A few months ago, I was doing mindfulness exercises in K-8 classrooms at a local Catholic school. My favorite part was doing deep breathing with the Kindergarteners just because their collective inhale through their noses was so cute and noisy. I also got some great feedback in second grade – “I feel like I’m on a cloud,” and in third grade - “How did you make me feel this good?” One student said I was her “favorite teacher,” which was a bit silly to me considering we simply closed our eyes and breathed together for 15 minutes. There was no multiplication or cursive writing or memorization of capital cities. They essentially learned nothing.
Then again, “nothing” might not be such a bad thing to learn. Practicing mindfulness is an age-old tradition that teaches us to be comfortable with the nothingness, and it is therefore quite revolutionary in busy, modern-day America. It seems the students, at least, were grateful for a pause in the middle of their day. I know I was!
Before I go more into what mindfulness actually is and why Catholicism can be gloriously married to it, I want to address the elephant in the metaphorical room: Mindfulness is founded in Zen Buddhism, which is obviously not the same as Christianity. It is probably no surprise that I received a call from a worried parent a few days after my mindfulness tour of his son’s Catholic school. He wanted to know why I was having his boy focus on the sounds of the air conditioner rather than the sacred art in the classroom. The father told me mindfulness is just a way for people to feel good spiritually without Jesus.
Our conversation gave me pause, because I think this father might be right. He helped me to understand why I incorporate an essential piece into my mindfulness training with Christians. The dad didn’t know about this essential piece, and so I think we ended on the same page when I explained what I did with the kids beyond just mindfulness. I’ll explain this in more detail later on.
First, I’d like to share that mindfulness is probably the simplest and most difficult exercise you will ever do. It’s the art of doing nothing. It’s focusing one’s thoughts on what is happening in the here and now. It’s stopping what you’re doing for a bit and just listening to the sound of your own breathing. This might seem easy enough, but I promise you, ceasing your worries and laments is challenging. Not to mention practicing mindfulness is insanely boring when you first start out.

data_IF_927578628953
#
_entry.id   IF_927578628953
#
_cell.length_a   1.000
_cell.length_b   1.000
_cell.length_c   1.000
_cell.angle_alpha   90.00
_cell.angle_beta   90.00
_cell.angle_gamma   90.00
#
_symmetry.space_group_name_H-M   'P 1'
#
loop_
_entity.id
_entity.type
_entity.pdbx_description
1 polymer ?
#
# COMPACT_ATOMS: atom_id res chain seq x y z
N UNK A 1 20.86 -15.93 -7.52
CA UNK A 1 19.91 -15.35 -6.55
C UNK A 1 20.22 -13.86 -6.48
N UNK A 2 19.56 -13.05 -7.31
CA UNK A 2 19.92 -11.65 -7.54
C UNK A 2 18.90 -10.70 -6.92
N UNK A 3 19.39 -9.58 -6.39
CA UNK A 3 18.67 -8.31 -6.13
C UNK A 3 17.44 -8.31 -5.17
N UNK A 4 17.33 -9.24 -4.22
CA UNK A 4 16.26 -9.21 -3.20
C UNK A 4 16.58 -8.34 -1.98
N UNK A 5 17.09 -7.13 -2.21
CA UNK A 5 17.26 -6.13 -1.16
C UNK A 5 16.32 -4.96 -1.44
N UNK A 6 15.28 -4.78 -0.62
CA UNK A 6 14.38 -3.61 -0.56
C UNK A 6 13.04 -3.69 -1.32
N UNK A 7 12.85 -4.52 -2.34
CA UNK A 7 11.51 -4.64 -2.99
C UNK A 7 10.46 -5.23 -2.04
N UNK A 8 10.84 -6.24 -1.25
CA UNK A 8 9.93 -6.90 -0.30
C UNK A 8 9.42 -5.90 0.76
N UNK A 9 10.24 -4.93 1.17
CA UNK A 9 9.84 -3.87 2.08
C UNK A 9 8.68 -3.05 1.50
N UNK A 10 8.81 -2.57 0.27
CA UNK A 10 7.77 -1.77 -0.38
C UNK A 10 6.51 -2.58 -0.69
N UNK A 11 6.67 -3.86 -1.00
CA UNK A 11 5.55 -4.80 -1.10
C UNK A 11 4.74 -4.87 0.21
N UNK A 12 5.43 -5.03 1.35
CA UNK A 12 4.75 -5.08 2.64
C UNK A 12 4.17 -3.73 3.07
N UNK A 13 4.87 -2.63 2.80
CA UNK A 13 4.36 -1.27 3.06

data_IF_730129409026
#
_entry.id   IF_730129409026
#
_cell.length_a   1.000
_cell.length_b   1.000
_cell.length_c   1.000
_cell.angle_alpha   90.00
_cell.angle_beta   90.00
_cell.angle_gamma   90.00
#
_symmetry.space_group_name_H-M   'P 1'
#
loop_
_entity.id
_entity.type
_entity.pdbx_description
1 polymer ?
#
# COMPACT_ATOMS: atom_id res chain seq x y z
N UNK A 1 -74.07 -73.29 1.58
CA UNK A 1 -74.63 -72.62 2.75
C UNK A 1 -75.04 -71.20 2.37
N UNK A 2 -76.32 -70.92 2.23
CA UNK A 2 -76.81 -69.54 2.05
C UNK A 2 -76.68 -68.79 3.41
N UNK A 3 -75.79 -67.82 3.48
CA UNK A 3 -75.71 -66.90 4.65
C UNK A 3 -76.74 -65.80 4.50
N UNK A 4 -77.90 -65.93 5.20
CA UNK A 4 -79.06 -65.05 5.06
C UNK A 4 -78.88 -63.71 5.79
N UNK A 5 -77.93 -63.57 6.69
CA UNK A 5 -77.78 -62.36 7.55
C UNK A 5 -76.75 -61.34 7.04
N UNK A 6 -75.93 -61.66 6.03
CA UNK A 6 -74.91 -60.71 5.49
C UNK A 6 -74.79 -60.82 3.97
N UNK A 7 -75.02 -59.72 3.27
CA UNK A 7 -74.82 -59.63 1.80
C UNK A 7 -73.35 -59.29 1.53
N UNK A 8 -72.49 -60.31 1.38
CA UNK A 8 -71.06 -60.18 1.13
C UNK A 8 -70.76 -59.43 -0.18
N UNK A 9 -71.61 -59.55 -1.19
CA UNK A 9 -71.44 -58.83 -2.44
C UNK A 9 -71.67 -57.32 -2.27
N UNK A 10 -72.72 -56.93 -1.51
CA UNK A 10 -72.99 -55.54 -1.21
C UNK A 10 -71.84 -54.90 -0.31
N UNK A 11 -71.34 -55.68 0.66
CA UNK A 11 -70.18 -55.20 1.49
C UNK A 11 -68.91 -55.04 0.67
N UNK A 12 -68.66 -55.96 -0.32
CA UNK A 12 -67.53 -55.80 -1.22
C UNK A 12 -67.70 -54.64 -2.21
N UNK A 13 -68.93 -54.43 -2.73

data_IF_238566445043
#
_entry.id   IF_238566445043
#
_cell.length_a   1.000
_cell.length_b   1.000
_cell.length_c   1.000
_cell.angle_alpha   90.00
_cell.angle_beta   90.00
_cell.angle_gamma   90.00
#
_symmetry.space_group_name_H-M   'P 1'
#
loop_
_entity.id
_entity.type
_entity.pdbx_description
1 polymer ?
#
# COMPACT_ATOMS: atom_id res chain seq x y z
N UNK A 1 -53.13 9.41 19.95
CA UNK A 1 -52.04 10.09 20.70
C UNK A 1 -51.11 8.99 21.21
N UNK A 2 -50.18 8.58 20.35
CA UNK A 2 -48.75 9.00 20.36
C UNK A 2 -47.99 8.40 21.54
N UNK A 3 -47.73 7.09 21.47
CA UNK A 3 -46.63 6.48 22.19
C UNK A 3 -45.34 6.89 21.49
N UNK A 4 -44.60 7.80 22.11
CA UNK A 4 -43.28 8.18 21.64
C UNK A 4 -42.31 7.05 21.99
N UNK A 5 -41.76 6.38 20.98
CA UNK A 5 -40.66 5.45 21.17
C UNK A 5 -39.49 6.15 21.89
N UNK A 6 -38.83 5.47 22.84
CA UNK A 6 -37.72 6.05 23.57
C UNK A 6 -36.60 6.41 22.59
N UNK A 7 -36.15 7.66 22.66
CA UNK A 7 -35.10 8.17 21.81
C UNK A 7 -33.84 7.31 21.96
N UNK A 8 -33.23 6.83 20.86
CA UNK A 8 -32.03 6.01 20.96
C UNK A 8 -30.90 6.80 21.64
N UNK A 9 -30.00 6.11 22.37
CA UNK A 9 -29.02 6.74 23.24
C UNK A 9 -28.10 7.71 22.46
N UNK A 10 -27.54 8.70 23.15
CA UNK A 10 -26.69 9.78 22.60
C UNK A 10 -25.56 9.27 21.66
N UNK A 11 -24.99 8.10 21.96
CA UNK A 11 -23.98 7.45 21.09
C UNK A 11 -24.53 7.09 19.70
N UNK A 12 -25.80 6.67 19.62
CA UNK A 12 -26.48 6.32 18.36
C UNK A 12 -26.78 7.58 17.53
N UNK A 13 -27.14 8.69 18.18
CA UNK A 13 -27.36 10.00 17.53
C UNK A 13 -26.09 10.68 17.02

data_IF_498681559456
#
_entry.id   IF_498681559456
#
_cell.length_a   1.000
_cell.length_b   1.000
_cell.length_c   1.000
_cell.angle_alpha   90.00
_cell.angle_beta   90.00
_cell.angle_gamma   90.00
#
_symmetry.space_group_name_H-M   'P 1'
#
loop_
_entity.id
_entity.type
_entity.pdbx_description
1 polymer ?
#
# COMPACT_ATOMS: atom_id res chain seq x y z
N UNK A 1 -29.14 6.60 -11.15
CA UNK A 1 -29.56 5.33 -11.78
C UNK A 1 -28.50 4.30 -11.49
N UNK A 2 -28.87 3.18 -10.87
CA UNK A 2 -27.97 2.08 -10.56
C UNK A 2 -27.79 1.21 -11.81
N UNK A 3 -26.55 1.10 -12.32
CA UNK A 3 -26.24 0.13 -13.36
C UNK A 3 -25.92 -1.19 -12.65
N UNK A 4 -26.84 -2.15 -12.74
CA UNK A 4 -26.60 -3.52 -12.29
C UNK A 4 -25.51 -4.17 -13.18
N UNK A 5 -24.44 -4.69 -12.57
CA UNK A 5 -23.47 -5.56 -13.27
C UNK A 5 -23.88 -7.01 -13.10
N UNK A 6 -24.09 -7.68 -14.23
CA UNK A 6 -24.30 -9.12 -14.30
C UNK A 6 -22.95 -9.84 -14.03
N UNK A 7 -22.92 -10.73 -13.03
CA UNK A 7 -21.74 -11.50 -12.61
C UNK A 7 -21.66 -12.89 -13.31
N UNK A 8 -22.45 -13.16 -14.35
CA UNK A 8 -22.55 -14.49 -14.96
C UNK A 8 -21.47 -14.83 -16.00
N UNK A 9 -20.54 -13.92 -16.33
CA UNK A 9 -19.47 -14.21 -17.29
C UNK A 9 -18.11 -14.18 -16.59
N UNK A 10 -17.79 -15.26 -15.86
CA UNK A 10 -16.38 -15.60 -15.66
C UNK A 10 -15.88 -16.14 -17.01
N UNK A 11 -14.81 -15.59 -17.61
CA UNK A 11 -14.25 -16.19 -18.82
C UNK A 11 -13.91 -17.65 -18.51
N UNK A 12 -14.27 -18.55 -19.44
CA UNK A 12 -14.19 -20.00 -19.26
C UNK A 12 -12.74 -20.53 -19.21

Think about it, 85% of American adults own a smartphone, which is essentially our personalized portal into the entirety of human knowledge. Each of these handheld devices have algorithms that meticulously calculate our every move so that the phone knows us more than we might know ourselves. They know what to advertise to us before we even know we want to buy it! It’s pretty wild (and freaky). With that being said, smartphones are the archnemesis of mindfulness. Smartphones are the epitome of *mindless* distraction. They’re addicting and fun! Mindfulness is neither of these things. Instead, mindfulness is all about being free of addictions, needs, and wants. It’s to be content with just being alive this very second. Mindfulness removes the battery from the Energizer Bunnies that bounce around in our brains all day and late into the night. That’s a huge gift, especially to those of us who can’t sleep at night or who can’t focus during the day.
So, if Buddhism has brought this gift of mindfulness to our busy world, what does Christianity bring to the table? Everything, actually. Because mindfulness is just the first step into what can be so much more. Mindfulness helps to declutter our brains, which decreases worry and distress, but mindfulness is stagnant beyond that. While God doesn’t want us to be self-absorbed, worried, shallow, and distracted, He also doesn’t want us to be immobile.
Once we slow down and strip ourselves away from the mindless distractions of our everyday lives, we have a greater mental capacity to know Christ. Mindfulness is a salve for our anxious brains, which gives us energy to see Jesus as the light guiding us toward our destiny - to know God. “The desire for God is written in the human heart, because man is created by God and for God; and God never ceases to draw man to himself. Only in God will he find the truth and happiness he never stops searching for…” I love this quote and the sections that follow because they outline our capacity and desire for God that is written on all of our hearts. The quote, which is the first line of the Catechism, indicates the raw truth that we are spiritual beings by nature, and we will not have peace until we are bonded with God, the cause and the completion of all things.